Twin Translations is owned and operated by identical twins Judy and Dagmar Jenner. Thanks to an international upbringing, Judy and Dagmar have a multinational, multicultural, and multilingual background and run their boutique translation and interpretation business from Las Vegas, NV and Vienna, Austria. Judy and Dagmar were born in Austria and grew up in a trilingual household in Mexico City. Their native languages are both German and Spanish.
Register to download this podcast to hear about the professional and personal journey of twin sisters, Judy and Dagmar Jenner, and how they became successful in their careers. We’ll learn more about how they entered the world of translation and interpretation, the ups and downs they went through and the biggest challenges they faced. They’ll also give you advice from their learnings to help you succeed in your career as a translation professional.
Get to know Judy & Dagmar...
My working languages are German, Spanish, English, and French, the latter being my only passive language. I live and work in Vienna, Austria, which is considered to be one of the world’s most liveable cities.
German, Spanish, and English. I am based in Las Vegas, NV – yes, it’s a real town and it’s not just showgirls here. I travel a lot for work – to the tune of up to 100 flights a year, which I am currently trying to reduce.
I am the owner of the European side of our business. While I like translating legal texts, my favorite texts are marketing texts.
I run the American side, and it’s grown so much that I have mainly morphed into project manager, which is a role that I enjoy very much. In terms of what I enjoy translating, no surprise here: just like Dagmar, I enjoy marketing and e-commerce texts. On the interpreting side, I do a lot of court as I hold a very high judicial interpreting certification, and I also do quite a bit of conference interpreting, which is exhilarating.
We work with SMEs and Fortune 500 companies and every project small or big is important to us. We have a one-stop shop concept: we offer copywriting, editing, proofreading, translating and interpreting services, all provided by us or by a small number of hand-picked contractors whom we all know personally.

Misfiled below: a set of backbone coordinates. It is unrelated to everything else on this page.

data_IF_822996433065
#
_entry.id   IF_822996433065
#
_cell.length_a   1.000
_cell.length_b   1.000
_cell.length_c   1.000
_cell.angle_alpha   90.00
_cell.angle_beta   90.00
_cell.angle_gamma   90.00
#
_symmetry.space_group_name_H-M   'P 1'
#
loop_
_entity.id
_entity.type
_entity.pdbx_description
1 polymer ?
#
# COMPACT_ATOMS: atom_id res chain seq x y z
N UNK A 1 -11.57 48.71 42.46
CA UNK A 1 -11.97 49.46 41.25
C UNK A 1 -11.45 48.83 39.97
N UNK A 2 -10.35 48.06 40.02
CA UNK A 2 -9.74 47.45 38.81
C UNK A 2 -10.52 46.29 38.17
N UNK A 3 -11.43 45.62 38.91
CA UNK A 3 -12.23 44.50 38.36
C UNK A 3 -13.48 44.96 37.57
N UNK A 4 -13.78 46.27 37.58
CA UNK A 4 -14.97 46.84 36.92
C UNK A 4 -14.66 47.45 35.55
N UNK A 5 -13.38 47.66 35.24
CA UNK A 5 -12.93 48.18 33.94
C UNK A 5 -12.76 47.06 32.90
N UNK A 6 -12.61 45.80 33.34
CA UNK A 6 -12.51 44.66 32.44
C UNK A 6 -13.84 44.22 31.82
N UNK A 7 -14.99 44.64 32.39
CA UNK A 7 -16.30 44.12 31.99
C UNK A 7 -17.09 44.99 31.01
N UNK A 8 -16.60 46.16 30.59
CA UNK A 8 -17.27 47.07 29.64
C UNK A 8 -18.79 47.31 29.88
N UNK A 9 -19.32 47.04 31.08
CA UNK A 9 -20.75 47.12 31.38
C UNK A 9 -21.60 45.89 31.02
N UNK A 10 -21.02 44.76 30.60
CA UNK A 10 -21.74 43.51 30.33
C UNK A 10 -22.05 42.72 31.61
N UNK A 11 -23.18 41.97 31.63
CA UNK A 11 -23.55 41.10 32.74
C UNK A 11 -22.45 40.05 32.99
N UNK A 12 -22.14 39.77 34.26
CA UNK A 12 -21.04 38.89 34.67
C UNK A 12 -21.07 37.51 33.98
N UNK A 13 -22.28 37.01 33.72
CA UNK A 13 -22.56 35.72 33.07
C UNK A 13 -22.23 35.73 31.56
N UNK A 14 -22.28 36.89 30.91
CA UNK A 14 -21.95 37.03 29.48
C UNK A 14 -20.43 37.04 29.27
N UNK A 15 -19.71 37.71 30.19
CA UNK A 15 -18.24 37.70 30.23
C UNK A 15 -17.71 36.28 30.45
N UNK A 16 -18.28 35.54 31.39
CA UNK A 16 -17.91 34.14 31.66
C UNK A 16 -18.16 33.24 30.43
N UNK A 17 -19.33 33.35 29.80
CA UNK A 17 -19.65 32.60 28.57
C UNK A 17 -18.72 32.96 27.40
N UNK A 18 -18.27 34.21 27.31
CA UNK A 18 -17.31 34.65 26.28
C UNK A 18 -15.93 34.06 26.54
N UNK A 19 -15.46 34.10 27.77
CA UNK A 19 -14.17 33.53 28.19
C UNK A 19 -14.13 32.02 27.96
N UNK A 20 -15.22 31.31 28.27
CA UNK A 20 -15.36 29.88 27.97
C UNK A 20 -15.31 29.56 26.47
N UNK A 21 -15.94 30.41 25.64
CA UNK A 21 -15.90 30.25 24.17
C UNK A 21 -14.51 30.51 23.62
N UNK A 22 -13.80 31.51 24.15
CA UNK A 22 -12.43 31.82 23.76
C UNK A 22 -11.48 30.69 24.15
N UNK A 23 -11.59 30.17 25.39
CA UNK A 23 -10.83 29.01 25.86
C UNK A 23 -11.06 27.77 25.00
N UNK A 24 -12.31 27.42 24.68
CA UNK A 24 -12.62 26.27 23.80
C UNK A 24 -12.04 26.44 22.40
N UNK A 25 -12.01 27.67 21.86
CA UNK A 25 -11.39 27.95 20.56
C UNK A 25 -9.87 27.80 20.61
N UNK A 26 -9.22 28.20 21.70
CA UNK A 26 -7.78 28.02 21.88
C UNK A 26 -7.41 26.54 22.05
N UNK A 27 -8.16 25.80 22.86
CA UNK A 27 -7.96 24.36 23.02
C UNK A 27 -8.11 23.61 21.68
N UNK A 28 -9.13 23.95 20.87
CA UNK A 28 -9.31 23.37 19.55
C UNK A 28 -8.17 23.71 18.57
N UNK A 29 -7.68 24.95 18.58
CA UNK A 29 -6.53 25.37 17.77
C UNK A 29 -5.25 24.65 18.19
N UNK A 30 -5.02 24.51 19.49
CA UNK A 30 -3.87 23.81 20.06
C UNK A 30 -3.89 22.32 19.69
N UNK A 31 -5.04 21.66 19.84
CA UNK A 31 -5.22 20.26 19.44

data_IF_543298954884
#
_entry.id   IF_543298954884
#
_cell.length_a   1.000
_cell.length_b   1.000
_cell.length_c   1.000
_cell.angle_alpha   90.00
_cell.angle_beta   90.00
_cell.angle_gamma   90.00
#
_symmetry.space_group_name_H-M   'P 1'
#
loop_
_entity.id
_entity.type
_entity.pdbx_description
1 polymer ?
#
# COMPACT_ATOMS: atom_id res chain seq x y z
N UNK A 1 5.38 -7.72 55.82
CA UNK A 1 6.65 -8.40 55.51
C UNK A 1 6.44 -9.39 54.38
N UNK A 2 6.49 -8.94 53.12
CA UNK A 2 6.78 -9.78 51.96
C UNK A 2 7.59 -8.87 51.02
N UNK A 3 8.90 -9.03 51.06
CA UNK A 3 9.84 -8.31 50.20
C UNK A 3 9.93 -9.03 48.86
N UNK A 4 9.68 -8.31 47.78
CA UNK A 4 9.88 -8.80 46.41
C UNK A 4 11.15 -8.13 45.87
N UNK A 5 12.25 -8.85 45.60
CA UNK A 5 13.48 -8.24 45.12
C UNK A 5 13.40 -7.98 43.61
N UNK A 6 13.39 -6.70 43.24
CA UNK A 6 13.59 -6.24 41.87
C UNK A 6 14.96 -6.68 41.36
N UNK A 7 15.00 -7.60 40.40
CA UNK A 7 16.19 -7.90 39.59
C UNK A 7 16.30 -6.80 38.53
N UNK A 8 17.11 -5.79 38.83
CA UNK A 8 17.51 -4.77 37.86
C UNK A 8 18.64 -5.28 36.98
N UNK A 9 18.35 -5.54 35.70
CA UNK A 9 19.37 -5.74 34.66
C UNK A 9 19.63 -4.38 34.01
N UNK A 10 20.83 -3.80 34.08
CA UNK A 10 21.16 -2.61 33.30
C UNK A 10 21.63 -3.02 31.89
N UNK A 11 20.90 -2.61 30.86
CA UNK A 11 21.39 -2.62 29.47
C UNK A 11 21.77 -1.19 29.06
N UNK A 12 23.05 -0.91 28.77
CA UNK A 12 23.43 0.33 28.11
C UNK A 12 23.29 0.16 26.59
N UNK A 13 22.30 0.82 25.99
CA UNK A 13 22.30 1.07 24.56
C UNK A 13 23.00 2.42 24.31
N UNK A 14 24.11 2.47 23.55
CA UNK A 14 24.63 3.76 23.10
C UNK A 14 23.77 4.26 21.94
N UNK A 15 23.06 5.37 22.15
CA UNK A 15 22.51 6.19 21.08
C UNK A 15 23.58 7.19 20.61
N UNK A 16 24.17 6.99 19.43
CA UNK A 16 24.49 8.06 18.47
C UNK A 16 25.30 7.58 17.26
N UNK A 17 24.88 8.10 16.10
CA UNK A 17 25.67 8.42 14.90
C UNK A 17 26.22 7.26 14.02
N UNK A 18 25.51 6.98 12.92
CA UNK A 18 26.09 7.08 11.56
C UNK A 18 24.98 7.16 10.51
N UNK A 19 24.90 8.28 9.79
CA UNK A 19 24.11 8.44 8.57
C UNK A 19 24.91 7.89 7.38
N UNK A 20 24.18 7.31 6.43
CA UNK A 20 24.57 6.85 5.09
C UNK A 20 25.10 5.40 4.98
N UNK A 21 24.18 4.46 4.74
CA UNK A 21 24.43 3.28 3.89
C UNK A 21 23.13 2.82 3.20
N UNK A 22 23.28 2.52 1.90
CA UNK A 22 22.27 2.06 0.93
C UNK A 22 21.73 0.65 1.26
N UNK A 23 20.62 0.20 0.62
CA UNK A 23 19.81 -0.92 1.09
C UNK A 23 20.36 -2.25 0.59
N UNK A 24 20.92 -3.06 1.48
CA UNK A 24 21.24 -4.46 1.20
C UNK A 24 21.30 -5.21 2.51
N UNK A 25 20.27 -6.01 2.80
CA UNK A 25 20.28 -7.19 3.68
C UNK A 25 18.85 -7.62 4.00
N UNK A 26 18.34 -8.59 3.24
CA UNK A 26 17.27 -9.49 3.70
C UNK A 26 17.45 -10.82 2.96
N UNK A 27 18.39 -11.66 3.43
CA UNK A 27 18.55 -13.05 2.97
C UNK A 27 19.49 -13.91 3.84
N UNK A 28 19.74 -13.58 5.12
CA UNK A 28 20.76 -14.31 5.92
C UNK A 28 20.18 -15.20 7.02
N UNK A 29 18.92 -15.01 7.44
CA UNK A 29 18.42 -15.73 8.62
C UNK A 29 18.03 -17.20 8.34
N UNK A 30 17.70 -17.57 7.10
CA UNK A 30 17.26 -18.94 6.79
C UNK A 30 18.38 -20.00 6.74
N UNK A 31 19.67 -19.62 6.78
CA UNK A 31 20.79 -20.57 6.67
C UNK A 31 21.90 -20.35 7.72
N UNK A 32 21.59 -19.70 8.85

Yes, exactly. On the interpreting side for the US, we also contract with amazing colleagues, and we certainly do know all of them quite well. There’s nothing like breaking bread and getting to know the colleagues who represent your company. We’ve been very lucky and we’ve chosen well – we have a great team of contractors.
Since we are identical twins, our company in the US is called Twin Translations for obvious reasons. Given that that name wouldn’t work so well in German-speaking countries, the European side of the business which I am in charge of is called “Texterei” and it’s all about moving the world with words (borrowing this lovely motto from Smartling).
Yes, and our CPAs also ran away screaming when we suggested the possibility of one business being a subsidiary of the other! So we decided to have two separate businesses on the back end, but we market it as one so it’s not too confusing to American clients.
After college (I have degrees in journalism, French, and translating/conference interpreting), I worked as an employee for a while and then decided to start what is now the European side of our business. A few years later, Judy joined me and we started Twin Translations.
I was an in-house translation team manager for a travel website, and this was in the very early days of localization (VEGAS.com). We don’t even know that it was called localization back then. I learned a lot about technology and had a lot of fun, but I was ready to leave and embark on this twin adventure with Dagmar and I’ve never looked back.